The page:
Sorry, but dogs are like kids, you can’t just get rid of them in hard times. Certainly, you shouldn’t take on dogs when you’re not financially able to (and similarly, you should do your utmost to not have kids when you can’t support them). If you’ve already got dogs when the financial hard times hit, well then too bad, they’re still your responsibility. You can’t get rid of the kids, can’t get rid of the dogs. No real pet owner would want to, either.

Marguerite
Marguerite
10 years ago

I think it’s great your friend feels open enough to talk about his situation with you – that’s step #1 in my opinion. And he’s reading personal finance books – I’d suggest a few for him to read. After that his actions have to be his own without comment unless he asks for advice or your opinion. Peoples spending habits are very personal and something that means nothing to you and is a waste of money might be his most important thing. It’s the same with people that have no hobbies, don’t read unless they have to and I have… Read more »

Money Smarts Blog
Money Smarts Blog
10 years ago

I don’t think there is anything wrong with judging – it’s pretty hard not to. However, I think keeping your opinions to yourself is the right thing to do.

I have a family member who sounds like Michael – I’d love to help but any conversations about money go nowhere fast.

Bottom line is that you have to let people find their own way.

Slackerjo
Slackerjo
10 years ago

I know a lot of people who whine about their financial situation and my offer to help is very precise. I say that I have a system (the envelope system) and I could show them how it works. They can try it out for 14 days and if it’s not for them, then 14 days is not a huge time investment. And then I say nothing. I put the ball in their court. I never pester or follow up or preach. If the person is interested or serious about fixing their finances, they will follow up with me. I don’t… Read more »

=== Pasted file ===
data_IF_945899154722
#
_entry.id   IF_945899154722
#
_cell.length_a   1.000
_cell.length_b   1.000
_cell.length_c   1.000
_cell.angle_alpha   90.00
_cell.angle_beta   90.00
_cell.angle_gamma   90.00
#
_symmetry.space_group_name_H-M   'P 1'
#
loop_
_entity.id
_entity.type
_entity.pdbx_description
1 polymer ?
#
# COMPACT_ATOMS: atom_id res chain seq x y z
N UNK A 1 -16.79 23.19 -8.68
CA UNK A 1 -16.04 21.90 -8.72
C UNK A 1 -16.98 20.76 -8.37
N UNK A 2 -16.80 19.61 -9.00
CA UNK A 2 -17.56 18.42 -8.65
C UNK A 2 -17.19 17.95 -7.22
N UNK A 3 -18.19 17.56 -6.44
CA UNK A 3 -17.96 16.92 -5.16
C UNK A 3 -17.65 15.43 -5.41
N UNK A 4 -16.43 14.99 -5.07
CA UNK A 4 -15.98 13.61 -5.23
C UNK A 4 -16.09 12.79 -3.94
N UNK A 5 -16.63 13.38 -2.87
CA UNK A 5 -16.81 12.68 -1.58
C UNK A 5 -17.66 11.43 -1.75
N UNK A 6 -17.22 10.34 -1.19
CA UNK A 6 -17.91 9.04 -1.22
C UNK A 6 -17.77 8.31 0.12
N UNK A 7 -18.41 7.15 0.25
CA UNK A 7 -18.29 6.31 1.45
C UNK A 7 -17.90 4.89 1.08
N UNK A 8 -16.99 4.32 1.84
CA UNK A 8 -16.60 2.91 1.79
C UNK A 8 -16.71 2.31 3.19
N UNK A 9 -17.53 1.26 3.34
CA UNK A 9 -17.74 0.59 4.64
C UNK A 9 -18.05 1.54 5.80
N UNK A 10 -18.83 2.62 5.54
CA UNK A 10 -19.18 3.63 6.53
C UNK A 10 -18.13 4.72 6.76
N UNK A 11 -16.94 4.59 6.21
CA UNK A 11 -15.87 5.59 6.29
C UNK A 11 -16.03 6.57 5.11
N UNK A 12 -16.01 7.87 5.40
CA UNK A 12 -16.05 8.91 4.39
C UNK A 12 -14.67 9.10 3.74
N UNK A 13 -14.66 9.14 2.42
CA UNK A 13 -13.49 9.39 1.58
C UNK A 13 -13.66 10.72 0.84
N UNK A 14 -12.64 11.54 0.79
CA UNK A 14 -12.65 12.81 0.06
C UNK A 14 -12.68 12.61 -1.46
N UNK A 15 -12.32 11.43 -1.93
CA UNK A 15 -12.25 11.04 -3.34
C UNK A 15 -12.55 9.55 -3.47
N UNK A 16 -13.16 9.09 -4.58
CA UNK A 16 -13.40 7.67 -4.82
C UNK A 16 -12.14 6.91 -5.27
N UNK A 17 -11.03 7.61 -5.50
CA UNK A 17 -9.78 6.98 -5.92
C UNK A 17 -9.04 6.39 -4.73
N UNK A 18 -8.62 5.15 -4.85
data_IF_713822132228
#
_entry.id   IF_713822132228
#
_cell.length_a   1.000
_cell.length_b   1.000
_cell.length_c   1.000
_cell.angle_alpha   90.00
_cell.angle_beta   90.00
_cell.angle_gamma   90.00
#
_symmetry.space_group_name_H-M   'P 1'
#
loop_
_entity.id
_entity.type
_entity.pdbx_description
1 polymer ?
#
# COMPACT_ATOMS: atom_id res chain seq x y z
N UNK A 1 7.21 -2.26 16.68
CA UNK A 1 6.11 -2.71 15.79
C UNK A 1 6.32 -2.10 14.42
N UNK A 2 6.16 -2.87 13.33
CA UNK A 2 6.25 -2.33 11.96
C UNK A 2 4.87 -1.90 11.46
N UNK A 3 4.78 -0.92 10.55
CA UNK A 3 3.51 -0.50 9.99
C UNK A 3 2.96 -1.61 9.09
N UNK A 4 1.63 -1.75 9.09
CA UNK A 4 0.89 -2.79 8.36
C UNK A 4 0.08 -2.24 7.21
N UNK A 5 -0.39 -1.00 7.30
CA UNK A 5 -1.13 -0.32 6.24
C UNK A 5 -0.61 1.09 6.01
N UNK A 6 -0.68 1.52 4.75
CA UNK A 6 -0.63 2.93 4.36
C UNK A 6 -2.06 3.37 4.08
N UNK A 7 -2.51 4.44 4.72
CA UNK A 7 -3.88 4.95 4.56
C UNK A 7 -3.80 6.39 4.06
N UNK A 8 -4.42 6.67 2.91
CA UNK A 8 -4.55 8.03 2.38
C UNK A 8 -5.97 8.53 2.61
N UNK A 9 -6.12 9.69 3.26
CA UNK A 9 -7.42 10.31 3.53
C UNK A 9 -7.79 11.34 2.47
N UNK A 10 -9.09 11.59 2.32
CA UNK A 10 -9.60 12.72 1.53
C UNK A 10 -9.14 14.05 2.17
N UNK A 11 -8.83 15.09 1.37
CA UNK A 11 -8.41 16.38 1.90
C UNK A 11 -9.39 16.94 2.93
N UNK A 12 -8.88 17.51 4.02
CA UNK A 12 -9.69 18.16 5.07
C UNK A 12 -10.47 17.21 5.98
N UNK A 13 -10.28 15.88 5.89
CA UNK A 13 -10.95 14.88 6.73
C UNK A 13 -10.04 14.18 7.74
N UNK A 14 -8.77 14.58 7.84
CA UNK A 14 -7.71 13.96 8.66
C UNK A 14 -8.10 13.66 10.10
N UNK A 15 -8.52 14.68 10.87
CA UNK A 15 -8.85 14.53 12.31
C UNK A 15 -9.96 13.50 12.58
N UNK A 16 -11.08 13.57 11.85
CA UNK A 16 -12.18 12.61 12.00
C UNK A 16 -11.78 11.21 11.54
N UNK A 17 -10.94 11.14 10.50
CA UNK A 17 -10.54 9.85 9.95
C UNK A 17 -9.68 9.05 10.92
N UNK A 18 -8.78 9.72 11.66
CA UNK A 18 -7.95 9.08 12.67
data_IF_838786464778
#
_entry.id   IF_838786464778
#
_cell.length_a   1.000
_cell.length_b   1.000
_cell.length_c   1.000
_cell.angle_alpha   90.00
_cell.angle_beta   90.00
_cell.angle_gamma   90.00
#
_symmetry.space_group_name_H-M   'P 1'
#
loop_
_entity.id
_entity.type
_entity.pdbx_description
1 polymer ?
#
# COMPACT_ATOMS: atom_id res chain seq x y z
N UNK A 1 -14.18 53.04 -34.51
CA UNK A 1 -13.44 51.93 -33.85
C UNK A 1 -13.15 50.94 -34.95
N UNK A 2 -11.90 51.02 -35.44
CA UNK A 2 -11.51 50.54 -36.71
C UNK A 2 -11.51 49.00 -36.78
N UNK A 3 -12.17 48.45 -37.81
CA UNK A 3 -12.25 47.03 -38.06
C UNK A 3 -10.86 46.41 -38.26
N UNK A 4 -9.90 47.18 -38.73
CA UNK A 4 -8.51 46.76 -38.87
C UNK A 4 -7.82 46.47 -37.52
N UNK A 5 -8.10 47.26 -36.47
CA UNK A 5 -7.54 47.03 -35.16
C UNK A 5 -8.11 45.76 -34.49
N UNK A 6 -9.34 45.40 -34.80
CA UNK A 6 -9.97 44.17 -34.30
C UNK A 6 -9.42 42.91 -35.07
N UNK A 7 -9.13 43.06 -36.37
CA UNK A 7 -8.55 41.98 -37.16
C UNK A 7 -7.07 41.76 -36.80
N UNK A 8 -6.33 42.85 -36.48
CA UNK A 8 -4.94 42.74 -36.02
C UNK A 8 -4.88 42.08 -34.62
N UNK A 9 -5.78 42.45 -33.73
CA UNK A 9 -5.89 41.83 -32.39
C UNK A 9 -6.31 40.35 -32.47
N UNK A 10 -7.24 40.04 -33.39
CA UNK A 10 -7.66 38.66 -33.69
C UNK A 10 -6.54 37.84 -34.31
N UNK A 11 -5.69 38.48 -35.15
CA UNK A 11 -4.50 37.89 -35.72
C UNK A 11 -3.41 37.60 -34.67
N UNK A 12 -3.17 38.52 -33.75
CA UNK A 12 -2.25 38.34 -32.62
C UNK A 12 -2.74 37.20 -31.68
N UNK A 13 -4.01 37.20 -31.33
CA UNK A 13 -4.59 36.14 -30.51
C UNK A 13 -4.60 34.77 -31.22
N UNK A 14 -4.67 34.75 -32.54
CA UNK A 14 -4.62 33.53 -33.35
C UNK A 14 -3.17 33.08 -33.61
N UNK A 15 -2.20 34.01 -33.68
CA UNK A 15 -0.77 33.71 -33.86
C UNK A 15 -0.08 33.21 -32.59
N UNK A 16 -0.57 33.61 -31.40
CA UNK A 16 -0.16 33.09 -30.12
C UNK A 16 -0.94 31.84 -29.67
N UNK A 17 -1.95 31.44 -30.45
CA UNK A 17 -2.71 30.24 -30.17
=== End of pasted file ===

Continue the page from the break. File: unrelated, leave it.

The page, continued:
Karen
Karen
10 years ago

JD, What’s amazing to me is that in this case you HAVE been in Michael’s shoes, and yet you are still judging him. Stop it. Really. It just makes you sound like a a jerk. Most of your readers have read your stories — we know you were still buying CDs and comic books when you had loads of debt. It took you years for things to really click and for you to make big changes. And remember, when you hit your hardest times, you were lucky that it was times of general economic prosperity AND you had a family… Read more »

Bets
Bets
10 years ago

Another bad sign is a financially challenged person reading “The Secret”.

Jason
Jason
10 years ago

Regarding the dogs, I’ll share one of my favorite tools that I use when dealing with a design problem, or any problem for that matter. Generally when faced with a problem, people will come up some solution to a problem and then think that’s the only way — they quite literally fall in love with their first idea and then stick with it. The exercise is to come up with at least three ways of accomplishing the same goal. So in Michael’s situation, he could have a lot of starting points to his problem of “saving money” or “getting my… Read more »

Lisa
Lisa
5 years ago
Reply to  Jason

The main issue as I see it here – he doesn’t want advice. he wants to go on as before – then complain when the situation doesn’t improve.